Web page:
SNAP Program - This was a program to develop small power reactors for satellites and space applications, and is the program that ultimately produced the thermo-electric systems used by the Apollo astronauts on the moon.  These were much smaller than the nuclear rocket engines (~1-100 KW versus 4000 MW).  The Pu-238 powered RTG's used by the Galileo and Cassini missions to Jupiter and Saturn are modern decedents of this program.  MANY OF THE SYSTEMS TESTED AT THE "FORMER ROCKET TEST SITE NEAR LOS ANGELES" WERE FOR THIS PROGRAM (over the years that site has had many names so it can get confusing).  The AEC also did some early development work for sodium-cooled reactors at that site, so there was at least one small sodium reactor there (I suspect that even this work was related to space-power reactors, but am not sure).

The Los Angeles site was originally owned by Rocketdyne and was built for testing chemical rockets, it was not a typical DOE-owned site.  I believe that most of the work DOE/AEC did there was for joint projects with NASA, so they were not weapons-related.  I also believe that there was an intent to keep the level of nuclear activity conducted there to a reasonably low level.  My first experience with that site was when I took a class in sodium-handling in about 1980.  They were testing some large Delta and Space Shuttle engines at that time, as I recall, so it was an exciting experience.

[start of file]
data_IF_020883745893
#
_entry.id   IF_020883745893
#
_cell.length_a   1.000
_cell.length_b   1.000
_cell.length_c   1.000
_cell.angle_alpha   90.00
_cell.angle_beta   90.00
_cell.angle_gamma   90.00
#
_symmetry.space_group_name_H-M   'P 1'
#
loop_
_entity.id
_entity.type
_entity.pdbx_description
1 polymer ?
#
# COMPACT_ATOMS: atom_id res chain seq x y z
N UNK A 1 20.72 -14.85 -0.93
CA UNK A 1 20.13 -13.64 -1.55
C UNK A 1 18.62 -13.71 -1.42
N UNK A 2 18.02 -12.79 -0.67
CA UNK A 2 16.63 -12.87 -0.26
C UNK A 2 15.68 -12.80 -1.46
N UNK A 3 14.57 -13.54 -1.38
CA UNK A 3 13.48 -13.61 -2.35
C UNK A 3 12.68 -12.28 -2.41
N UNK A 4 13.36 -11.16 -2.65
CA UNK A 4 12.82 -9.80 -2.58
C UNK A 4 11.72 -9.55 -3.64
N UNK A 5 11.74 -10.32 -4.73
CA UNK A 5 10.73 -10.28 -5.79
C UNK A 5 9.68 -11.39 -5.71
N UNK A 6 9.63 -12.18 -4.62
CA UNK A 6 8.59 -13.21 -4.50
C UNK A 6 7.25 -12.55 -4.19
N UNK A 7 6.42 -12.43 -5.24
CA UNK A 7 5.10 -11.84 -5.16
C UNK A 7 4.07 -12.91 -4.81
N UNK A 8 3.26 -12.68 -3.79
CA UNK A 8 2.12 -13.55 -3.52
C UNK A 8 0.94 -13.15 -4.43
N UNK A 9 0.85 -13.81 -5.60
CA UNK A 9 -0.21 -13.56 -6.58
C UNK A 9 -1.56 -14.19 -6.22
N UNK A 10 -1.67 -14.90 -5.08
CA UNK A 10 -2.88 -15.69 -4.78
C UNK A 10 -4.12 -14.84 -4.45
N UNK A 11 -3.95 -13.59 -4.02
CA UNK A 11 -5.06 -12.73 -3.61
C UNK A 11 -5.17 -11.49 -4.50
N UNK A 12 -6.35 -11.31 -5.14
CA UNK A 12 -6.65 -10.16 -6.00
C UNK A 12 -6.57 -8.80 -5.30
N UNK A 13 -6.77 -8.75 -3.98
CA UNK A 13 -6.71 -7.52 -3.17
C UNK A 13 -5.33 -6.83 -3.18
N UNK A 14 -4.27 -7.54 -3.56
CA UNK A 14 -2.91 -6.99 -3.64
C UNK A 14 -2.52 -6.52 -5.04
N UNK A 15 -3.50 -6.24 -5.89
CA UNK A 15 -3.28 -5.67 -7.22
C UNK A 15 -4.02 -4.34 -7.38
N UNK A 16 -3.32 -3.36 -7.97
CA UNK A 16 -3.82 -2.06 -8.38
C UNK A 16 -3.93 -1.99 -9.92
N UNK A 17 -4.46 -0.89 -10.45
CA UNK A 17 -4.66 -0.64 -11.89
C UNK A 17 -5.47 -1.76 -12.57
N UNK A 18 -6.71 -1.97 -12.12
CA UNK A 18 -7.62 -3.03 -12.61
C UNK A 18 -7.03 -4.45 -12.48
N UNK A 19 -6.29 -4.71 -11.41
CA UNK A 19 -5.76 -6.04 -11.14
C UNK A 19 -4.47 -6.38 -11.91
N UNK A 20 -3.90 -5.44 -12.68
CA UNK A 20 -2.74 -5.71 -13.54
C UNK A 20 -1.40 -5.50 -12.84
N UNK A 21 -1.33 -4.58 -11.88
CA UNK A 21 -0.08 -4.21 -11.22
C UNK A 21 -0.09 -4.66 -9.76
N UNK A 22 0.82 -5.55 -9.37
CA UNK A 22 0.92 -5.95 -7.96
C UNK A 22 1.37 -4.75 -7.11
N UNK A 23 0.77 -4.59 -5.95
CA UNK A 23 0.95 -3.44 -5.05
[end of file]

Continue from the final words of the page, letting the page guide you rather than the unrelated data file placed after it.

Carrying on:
Most of the work described above was over by the mid- to late-1970s; in most cases the efforts were overcome by newer technologies or lack of missions.  A few efforts have occasionally popped up since then (I worked on a critical assembly for a new small rocket engine design in the late 1980's), but most have died on the drawing table.  In my view, until the society commits to a sincere effort to explore deeper space (at or beyond Mars), it is unlikely that any significant funding will be put into such projects.

Doug Minnema, PhD, CHP
US Defense Nuclear Facilities Safety Board

From: radsafe-bounces at health.phys.iit.edu [radsafe-bounces at health.phys.iit.edu] on behalf of John Ahlquist [john.ahlquist at sbcglobal.net]
Sent: Thursday, January 03, 2013 1:21 AM
To: Radsafe